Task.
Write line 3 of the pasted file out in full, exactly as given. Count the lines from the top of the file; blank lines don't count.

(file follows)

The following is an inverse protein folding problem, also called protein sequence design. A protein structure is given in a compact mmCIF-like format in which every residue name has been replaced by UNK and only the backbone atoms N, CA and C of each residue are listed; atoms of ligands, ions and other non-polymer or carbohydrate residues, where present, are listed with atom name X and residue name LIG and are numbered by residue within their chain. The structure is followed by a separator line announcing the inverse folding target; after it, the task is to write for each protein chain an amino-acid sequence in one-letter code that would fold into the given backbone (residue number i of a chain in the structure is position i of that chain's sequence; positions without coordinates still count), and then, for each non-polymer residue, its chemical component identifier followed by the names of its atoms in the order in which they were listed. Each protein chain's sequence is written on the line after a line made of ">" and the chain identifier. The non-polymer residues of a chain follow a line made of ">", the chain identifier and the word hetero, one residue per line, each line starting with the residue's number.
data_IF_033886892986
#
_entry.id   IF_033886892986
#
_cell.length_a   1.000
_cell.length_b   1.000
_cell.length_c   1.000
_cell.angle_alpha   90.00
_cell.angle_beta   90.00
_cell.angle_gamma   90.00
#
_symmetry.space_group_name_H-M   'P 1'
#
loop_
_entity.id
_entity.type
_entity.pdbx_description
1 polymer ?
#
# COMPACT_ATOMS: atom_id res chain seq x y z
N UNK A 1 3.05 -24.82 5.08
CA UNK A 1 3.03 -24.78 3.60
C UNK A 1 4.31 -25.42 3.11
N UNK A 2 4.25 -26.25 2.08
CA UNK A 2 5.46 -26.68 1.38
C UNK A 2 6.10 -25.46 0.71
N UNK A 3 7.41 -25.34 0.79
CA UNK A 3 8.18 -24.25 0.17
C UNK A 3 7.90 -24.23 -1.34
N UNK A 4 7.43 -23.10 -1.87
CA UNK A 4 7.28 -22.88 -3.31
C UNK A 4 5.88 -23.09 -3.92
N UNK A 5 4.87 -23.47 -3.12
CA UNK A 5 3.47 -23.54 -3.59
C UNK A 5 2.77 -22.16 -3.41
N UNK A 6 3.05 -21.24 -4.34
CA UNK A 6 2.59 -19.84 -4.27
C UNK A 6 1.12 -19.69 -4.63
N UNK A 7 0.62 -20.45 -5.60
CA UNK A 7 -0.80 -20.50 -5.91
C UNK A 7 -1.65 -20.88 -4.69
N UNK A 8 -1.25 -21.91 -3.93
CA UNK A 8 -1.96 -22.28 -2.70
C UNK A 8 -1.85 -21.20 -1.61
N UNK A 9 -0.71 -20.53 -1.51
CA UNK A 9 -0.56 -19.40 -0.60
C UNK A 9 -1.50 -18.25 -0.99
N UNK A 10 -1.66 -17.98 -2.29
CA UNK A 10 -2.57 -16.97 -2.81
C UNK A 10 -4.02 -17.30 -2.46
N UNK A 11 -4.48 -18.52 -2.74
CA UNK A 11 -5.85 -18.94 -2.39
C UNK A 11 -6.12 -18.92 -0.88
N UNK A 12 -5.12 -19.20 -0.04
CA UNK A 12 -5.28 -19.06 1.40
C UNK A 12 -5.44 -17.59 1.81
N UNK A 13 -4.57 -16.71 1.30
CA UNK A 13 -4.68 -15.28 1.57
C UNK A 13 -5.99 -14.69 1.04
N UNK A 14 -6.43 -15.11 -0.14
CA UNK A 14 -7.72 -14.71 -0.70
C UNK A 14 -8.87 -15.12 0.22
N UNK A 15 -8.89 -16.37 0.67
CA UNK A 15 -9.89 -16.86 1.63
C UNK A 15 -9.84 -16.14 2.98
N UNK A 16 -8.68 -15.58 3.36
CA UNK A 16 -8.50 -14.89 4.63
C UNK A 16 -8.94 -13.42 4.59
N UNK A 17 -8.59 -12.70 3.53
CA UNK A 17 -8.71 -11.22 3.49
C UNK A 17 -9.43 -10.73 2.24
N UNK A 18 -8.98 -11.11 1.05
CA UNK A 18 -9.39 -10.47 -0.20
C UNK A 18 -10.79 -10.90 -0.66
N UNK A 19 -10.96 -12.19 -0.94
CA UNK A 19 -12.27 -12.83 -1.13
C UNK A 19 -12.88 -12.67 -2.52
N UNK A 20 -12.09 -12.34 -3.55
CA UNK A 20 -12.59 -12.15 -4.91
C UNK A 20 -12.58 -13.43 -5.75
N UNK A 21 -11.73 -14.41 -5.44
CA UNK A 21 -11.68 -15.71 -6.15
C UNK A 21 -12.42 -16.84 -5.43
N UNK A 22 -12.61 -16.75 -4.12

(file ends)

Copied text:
#